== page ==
A Crystal Ball for Prostate Cancer Testing

Prostate cancer risks increased in men with higher PSA levels at different ages

(RxWiki News) The statistics are pretty clear that most American men are not going to die of prostate cancer. But the question remains: who should be screened and how often? A new crystal ball may be on the horizon.

Researchers have found that men who had high PSA (prostate-specific antigen) levels in their early 40s to mid-50s were most likely to have an aggressive prostate cancer decades later.  

The authors suggest these findings may offer an opportunity for more clearly defining which men need to have regular PSA screenings.

"Learn about prostate cancer risks."

Researchers traced the prostate cancer histories of men who first underwent PSA testing in middle age. Andrew Vickers, PhD and attending research methodologist at Memorial Sloan-Kettering Cancer Center in New York, was the first author.

PSA screenings have been used for years to predict a man’s risk of prostate cancer. These tests have come under fire lately.

PSA levels are impacted by a number of factors. So, it’s difficult to know which men should have biopsies (gathering and testing tissue samples from the prostate) based solely on PSA screening results.

In this study, researchers were trying to learn if there was a way to identify men who would benefit most from PSA screenings and how often these individuals should be tested.

Researchers in the US and Sweden carried out a case control study (actual cases of prostate cancer versus healthy controls), taking data from the Malmo Preventative Project (MPP) cohort (group).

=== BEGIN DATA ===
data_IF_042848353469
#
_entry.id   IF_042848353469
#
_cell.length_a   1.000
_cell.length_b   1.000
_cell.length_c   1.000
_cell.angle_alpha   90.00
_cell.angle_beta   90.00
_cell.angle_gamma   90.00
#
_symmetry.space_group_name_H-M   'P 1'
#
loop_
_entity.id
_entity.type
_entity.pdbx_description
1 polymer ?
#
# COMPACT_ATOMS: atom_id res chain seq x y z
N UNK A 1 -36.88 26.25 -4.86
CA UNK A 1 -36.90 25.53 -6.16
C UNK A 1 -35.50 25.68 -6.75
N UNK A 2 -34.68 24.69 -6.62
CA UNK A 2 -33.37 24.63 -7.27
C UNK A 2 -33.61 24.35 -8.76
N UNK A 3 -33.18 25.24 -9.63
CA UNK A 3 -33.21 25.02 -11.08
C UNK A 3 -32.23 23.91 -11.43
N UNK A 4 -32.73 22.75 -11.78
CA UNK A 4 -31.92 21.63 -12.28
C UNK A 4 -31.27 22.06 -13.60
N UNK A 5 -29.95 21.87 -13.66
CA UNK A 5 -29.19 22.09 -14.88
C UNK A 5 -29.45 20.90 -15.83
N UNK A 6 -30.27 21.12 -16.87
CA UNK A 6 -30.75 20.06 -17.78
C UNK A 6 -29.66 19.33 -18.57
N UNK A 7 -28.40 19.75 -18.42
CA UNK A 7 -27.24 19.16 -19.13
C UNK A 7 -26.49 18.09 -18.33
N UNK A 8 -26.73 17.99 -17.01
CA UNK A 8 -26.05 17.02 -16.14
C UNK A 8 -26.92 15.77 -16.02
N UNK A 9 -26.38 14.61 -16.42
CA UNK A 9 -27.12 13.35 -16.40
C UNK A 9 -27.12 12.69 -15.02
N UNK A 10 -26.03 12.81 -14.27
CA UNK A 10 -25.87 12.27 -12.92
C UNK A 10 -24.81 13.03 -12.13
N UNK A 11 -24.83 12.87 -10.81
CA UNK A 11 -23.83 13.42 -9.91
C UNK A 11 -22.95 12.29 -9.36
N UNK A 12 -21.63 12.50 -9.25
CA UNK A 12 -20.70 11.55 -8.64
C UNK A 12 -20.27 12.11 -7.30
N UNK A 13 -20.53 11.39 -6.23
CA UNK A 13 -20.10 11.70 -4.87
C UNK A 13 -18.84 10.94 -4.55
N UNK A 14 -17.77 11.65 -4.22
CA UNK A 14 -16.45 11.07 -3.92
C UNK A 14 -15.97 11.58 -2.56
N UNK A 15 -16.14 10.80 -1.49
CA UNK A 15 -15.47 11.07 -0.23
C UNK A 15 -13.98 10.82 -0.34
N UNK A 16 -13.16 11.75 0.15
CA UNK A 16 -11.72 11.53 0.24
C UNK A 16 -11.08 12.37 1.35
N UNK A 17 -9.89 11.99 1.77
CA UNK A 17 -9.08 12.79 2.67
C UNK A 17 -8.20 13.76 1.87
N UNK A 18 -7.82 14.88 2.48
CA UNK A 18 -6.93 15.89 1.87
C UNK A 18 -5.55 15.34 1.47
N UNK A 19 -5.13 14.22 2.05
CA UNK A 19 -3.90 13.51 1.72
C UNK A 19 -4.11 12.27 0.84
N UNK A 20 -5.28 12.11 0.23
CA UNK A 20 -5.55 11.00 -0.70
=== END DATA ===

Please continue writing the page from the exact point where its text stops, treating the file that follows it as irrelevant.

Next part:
The Malmo cohort included 21,277 men between the ages of 27 and 52 who participated in the MPP between 1974 and 1984.

All of the men provided blood samples, and about 5,000 participants gave a second blood sample roughly six years later.

The researchers identified 1,369 documented clinical diagnoses of prostate cancer, 241 cases of metastasis (spread) and 162 deaths from prostate cancer.

Three age groups were studied: early 40s, 45 to 49 and 51 to 55.

The study showed that 44 percent of prostate cancer deaths occurred within the following 30 years among men who had a PSA of 1.5 ng/ml or more during the ages 45 to 49. The risk of death was 10 times higher in these men compared to same-aged men who had the lowest PSA levels of less than 1.5 ng/ml.

The risk of metastatic cancer in individuals with higher PSA levels at age 40 was less than 1 percent (0.6 percent) after 15 years of follow-up.

Risk of advanced disease was much higher (5.2 percent) in men aged 50 to 55 with higher PSA levels.

The study also examined screening intervals and concluded that men with lower PSA levels in their 40s do not need to be screened more frequently than every five years.

“Measurement of PSA concentration in early midlife can identify a small group of men at increased risk of prostate cancer metastasis several decades later,” the authors wrote.

“Careful surveillance is warranted in these men. Given existing data on the risk of death by PSA concentration at age 60, these results suggest that three lifetime PSA tests (mid to late 40s, early 50s, and 60) are probably sufficient for at least half of men,” they concluded.

The study was published April 16 in BMJ.

This study was funded by the National Cancer Institute; Swedish Cancer Society; the Sidney Kimmel Center for Prostate and Urologic Cancers; David H Koch through the Prostate Cancer Foundation, the National Institute for Health Research (NIHR) Oxford Biomedical Research Centre; Fundación Federico SA, and MSKCC PCPR (Prevention Control and Population Research Program) Goldstein Grant.

Various authors reported holding current or pending patents for various PSA tests, assays, statistical models, along with financial relationships with GlaxoSmithKline, Genomic Heath and Arctic Partners, OPKO.

Review Date: 
April 16, 2013